The construction industry is the country’s second largest industrial contributor to the GDP after tourism. Over the past decade, it has witnessed several booms and slumps. Hard hit by the effects of the financial crisis that ravaged the global economy in the late 2000s, the sector recovered in 2010, registering positive growth. The trend continued till 2012-13 when difficulties in sourcing raw materials from India led to a sector-wide decline.

However, the industry regained momentum in 2014 when India did away with restrictions and saw double-digit growth. As of 2015, the industry contributed 8.5 percent to the Maldives’ GDP. The interplay between the country’s top two industries is evident, particularly when you take into account the increase in the number of properties developed over the past few years. Each resort development project is valued at tens of millions of dollars, so robust tourism development obviously means a great deal to the construction industry.

Resort construction: where the money lies

Real estate development has taken off in the Maldives, with several major projects being undertaken by key construction firms but resort construction appears to be where the real money is made.

As is typical of a high-yield industry, there are great barriers to entry.

A firm will need equipment, valued in millions of dollars, and a reasonable purse or assets to finance the project (as banks demand some 20 per cent of the project through performance bonds and advances). The tourism industry has seen the involvement of local companies since the late 80s. Some of the industry’s most prized and iconic properties were developed by Maldivian firms.

Hotels and Resorts Construction Pvt Ltd (HRC), headed by Mohamed Ali Janah, has an impressive portfolio that includes the likes of Gili Lankanfushi in Malé Atoll, Maalifushi in Thaa Atoll, and Shangri-La’s Villingili down in Addu Atoll. Of all his ventures, Janah is especially proud of Shangri-La’s Villingili.

“It’s a unique product,” he says. “It’s certainly among the country’s finest resorts, and we achieved something that was thought to be impossible at the time.” The resort opened up in 2009, and while construction was ongoing, there was a lot of scepticism as to whether such an up-market resort could be opened up so far south.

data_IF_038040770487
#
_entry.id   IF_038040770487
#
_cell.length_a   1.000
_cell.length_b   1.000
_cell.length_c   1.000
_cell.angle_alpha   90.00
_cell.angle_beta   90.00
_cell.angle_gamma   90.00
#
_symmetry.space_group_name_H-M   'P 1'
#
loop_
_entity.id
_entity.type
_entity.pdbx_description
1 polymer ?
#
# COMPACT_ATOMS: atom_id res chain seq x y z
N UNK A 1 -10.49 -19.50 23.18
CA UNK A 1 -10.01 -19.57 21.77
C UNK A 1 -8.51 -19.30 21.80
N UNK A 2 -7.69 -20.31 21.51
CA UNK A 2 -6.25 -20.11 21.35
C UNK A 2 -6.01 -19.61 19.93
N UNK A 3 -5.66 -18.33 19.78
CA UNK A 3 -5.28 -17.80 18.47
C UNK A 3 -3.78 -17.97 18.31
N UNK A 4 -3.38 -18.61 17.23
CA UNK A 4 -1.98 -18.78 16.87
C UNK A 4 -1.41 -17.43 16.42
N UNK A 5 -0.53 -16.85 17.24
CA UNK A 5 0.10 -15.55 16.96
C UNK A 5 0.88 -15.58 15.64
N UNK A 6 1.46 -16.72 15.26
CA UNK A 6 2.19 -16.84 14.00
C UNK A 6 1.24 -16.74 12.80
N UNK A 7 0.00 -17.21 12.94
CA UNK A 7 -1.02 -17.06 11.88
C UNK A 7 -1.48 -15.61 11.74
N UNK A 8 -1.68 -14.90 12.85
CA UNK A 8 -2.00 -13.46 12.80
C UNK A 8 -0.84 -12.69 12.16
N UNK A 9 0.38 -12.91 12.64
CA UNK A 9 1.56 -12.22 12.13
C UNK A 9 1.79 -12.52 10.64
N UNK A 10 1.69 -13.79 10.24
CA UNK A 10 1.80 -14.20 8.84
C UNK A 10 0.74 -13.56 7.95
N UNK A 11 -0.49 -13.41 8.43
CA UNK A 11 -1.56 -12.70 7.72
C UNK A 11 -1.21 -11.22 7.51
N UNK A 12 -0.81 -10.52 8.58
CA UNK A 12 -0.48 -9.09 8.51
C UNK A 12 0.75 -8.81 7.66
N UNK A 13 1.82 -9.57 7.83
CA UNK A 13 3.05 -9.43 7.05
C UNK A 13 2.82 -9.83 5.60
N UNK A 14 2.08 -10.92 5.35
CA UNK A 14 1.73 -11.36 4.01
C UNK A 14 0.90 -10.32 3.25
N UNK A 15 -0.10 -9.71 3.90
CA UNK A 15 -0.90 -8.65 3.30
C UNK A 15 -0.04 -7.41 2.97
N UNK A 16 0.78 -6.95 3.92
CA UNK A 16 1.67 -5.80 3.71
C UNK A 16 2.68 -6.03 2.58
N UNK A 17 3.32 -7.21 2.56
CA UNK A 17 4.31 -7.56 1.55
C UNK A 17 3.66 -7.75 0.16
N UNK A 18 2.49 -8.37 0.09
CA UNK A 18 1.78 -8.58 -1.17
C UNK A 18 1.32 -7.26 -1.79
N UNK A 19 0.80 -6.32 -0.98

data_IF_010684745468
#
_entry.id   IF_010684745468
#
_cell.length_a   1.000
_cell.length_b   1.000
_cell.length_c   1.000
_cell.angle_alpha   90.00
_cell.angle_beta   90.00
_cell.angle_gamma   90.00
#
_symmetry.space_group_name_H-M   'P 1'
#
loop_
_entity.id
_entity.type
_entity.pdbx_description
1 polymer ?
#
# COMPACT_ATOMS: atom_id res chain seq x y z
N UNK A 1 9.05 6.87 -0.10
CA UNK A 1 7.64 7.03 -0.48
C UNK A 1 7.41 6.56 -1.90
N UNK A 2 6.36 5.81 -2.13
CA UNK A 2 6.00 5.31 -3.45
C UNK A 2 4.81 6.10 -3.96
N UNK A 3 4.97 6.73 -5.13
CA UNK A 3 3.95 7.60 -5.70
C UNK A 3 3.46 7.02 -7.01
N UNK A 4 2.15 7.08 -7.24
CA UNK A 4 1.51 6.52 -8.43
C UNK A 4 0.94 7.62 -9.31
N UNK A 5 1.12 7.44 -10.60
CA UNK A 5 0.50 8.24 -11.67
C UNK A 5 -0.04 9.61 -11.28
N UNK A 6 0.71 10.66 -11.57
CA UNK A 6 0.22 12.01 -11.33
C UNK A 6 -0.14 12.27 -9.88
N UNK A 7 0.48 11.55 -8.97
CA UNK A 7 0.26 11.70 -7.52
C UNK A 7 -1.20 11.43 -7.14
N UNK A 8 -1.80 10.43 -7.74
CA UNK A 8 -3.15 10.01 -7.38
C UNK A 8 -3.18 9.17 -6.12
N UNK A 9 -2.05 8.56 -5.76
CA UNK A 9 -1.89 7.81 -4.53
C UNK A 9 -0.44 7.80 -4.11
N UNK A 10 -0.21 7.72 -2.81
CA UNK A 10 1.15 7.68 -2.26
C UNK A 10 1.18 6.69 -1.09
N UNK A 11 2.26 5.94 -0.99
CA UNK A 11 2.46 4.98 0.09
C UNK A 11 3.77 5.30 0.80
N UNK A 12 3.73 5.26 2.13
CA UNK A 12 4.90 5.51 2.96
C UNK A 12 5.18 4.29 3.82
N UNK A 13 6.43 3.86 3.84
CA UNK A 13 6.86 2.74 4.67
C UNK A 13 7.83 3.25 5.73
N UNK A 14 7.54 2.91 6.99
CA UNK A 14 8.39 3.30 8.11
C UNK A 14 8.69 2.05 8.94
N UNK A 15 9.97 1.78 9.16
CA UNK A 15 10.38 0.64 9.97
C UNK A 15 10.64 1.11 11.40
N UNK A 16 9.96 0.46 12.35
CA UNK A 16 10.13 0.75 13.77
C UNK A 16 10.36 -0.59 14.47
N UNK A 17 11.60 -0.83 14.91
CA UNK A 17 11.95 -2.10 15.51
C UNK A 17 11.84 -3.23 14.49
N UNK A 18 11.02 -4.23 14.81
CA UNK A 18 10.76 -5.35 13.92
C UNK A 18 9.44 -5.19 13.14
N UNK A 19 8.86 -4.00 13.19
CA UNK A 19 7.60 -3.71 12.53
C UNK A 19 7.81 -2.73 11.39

“Yet we proved that we could make a project like that work even if it’s so far removed from the centre [Malé],” says Janah. “And we did it with limited resources; we didn’t have resources like we do today. It’s been almost ten years since then. The project is a great success, and it’s something that really stands out for me.”

Buoyed by Shangri-La and other major hotel projects in the Maldives, HRC has spread its wings abroad, a rarity among home-grown construction companies. Most recently, HRC completed a project in Doha, Banana Island, for the Anantara Group, which opened for business in 2015.

“The challenge in Doha was a different experience,” says Janah. “They had no island resorts there at the time, and ours was the first in that part of the world. And we proved again that it can be done.”

The impact of innovation

Over time, construction methods have evolved and the big firms today have access to methods and technology that enhance their work. Abdul Majeed, head of local construction firm, Bison Maldives Pvt Ltd, has worked in construction since the 90s.

“I remember when we constructed Mahchafushi [resort] in Ari Atoll in 1990,” he recalls. “We had to drive columns into the water manually back then. But it’s completely different now, we do that work with crane-equipped barges. Even if we need to reclaim an area today, a dredger can easily do that for us.”

Established in 2004, Bison has been involved in the construction and refurbishment of a number of luxury properties, including Constance Halaveli in Ari Atoll, Jumeirah Dhevanafushi in Gaafu Alifu Atoll, and, most recently, Cocoon Maldives in Lhaviyani Atoll.

Constructing water villas used to be hard, labour-intensive work. “Now, it’s more like solving a jigsaw puzzle,” says Majeed. “We have so many new methods of construction available. We choose what’s most viable, feasible, practical and economical. For instance, with water villas, we create the substructure [the supporting structure] on land and deploy cranes to establish them in the water. With today’s technology, we save time, cut costs and reduce material.”